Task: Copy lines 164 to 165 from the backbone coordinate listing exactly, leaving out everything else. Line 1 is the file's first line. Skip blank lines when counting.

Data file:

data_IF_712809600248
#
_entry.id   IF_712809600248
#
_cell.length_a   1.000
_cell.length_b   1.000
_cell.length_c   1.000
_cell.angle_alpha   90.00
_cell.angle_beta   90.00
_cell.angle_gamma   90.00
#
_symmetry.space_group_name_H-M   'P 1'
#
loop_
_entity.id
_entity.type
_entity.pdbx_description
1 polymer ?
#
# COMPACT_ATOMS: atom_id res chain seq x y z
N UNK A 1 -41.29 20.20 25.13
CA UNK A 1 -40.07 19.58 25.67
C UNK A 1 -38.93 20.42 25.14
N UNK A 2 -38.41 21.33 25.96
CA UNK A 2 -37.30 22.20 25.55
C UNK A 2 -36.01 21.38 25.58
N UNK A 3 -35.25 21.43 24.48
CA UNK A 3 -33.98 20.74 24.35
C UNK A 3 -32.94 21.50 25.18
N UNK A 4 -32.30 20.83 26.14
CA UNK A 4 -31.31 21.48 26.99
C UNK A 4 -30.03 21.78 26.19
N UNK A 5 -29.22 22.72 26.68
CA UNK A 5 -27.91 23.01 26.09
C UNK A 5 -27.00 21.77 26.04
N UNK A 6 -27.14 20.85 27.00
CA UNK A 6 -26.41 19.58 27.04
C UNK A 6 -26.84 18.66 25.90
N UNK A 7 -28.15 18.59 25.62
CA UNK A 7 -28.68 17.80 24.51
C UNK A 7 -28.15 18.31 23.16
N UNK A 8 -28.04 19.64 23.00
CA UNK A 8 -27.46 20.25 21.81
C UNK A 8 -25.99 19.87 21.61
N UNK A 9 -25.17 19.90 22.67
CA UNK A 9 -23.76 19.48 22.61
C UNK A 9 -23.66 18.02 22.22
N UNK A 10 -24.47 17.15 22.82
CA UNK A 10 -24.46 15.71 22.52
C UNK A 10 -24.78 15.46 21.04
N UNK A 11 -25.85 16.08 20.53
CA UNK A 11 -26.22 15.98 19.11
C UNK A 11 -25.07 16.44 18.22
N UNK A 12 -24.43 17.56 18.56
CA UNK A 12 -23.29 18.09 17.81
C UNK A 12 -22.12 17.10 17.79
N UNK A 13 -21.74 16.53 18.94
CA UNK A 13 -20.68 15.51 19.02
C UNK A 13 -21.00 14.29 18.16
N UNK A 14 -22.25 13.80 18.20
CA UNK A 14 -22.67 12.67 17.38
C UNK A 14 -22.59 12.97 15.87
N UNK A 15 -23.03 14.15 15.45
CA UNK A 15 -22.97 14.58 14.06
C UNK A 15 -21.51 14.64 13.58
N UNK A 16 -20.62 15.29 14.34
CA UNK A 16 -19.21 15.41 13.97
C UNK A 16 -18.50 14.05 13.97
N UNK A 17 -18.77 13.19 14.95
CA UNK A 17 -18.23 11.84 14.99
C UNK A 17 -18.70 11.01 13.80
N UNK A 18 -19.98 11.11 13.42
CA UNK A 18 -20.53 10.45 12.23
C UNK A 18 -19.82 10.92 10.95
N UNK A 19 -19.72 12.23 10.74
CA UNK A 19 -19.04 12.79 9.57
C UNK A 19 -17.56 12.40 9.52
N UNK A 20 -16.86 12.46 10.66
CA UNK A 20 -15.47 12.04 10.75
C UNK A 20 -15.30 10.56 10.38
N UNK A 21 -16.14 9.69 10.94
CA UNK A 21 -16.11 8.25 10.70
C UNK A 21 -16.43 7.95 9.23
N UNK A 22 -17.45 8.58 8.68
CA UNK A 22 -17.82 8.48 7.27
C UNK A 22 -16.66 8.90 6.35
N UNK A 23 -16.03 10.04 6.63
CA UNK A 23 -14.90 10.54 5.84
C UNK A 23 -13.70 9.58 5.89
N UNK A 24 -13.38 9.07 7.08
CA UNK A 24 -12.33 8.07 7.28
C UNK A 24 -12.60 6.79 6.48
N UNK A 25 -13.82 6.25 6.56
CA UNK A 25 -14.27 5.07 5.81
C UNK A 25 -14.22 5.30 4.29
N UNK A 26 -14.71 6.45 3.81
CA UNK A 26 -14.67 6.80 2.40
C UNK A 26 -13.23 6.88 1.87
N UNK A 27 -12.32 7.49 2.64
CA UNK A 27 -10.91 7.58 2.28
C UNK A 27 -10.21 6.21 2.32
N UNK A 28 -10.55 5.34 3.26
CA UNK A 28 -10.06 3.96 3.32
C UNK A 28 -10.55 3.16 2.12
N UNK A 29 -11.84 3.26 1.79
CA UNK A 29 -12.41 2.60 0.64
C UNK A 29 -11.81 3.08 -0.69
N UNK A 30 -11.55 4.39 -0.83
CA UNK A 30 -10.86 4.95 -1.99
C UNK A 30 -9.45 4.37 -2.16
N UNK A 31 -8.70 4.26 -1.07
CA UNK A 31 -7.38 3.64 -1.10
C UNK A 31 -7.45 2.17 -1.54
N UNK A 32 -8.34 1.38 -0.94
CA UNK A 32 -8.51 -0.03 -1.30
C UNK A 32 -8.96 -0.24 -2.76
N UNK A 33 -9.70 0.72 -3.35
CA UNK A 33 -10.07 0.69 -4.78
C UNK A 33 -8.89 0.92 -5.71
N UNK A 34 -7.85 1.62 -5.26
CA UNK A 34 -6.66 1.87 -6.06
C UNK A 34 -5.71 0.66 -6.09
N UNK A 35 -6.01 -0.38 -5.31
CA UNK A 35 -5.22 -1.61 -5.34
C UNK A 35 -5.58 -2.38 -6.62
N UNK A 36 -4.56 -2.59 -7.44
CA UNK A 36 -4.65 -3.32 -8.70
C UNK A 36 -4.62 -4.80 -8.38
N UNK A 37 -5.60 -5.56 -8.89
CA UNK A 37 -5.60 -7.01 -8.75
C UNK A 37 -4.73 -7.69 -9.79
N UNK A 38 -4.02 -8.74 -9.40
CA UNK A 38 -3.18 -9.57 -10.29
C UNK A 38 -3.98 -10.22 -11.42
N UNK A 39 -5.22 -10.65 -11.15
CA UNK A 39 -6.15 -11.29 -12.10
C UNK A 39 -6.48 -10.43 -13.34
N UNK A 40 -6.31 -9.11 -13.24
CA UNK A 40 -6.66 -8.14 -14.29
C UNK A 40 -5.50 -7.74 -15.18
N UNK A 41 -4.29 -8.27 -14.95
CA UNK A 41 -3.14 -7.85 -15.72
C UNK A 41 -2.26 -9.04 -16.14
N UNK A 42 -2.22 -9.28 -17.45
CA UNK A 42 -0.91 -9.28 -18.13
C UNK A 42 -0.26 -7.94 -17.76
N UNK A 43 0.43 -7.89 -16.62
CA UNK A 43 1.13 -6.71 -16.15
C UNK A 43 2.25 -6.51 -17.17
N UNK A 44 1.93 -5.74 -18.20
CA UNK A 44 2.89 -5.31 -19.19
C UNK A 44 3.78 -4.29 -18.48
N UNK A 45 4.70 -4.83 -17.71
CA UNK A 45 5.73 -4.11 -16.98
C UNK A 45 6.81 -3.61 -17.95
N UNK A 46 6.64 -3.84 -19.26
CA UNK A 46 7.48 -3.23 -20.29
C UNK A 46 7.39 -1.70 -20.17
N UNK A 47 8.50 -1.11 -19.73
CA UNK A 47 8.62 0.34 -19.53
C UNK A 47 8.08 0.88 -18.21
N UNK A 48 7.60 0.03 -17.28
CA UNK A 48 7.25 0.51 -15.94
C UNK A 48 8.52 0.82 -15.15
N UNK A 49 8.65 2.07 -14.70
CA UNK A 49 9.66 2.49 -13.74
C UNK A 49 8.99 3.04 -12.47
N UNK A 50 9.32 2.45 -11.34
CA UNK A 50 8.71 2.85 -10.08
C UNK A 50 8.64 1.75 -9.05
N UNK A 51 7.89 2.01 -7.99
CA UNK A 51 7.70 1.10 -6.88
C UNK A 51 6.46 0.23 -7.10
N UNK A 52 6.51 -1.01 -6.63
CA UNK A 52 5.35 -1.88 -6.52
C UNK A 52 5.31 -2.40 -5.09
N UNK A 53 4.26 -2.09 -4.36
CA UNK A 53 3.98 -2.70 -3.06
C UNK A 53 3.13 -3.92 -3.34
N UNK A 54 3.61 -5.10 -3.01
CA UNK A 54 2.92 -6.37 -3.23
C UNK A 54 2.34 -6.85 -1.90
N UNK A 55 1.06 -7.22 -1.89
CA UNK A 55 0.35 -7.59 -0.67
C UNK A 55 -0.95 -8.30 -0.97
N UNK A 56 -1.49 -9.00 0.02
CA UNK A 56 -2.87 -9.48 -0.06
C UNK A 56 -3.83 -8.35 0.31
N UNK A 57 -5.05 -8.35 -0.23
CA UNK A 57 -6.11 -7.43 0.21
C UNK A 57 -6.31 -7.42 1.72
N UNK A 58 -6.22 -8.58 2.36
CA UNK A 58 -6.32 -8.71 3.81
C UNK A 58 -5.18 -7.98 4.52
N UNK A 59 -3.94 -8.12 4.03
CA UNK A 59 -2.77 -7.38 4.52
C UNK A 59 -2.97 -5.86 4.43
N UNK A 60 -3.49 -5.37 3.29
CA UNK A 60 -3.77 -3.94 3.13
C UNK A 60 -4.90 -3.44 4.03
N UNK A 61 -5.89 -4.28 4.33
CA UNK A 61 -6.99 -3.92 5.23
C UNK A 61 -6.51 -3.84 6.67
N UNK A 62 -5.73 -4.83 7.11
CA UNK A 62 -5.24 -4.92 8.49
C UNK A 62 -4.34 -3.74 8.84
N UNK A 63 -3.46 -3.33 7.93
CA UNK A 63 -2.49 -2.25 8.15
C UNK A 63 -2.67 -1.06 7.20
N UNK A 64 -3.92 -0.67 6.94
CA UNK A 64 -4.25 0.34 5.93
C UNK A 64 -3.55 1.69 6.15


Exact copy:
C UNK A 48 8.52 0.82 -15.15
N UNK A 49 8.65 2.07 -14.70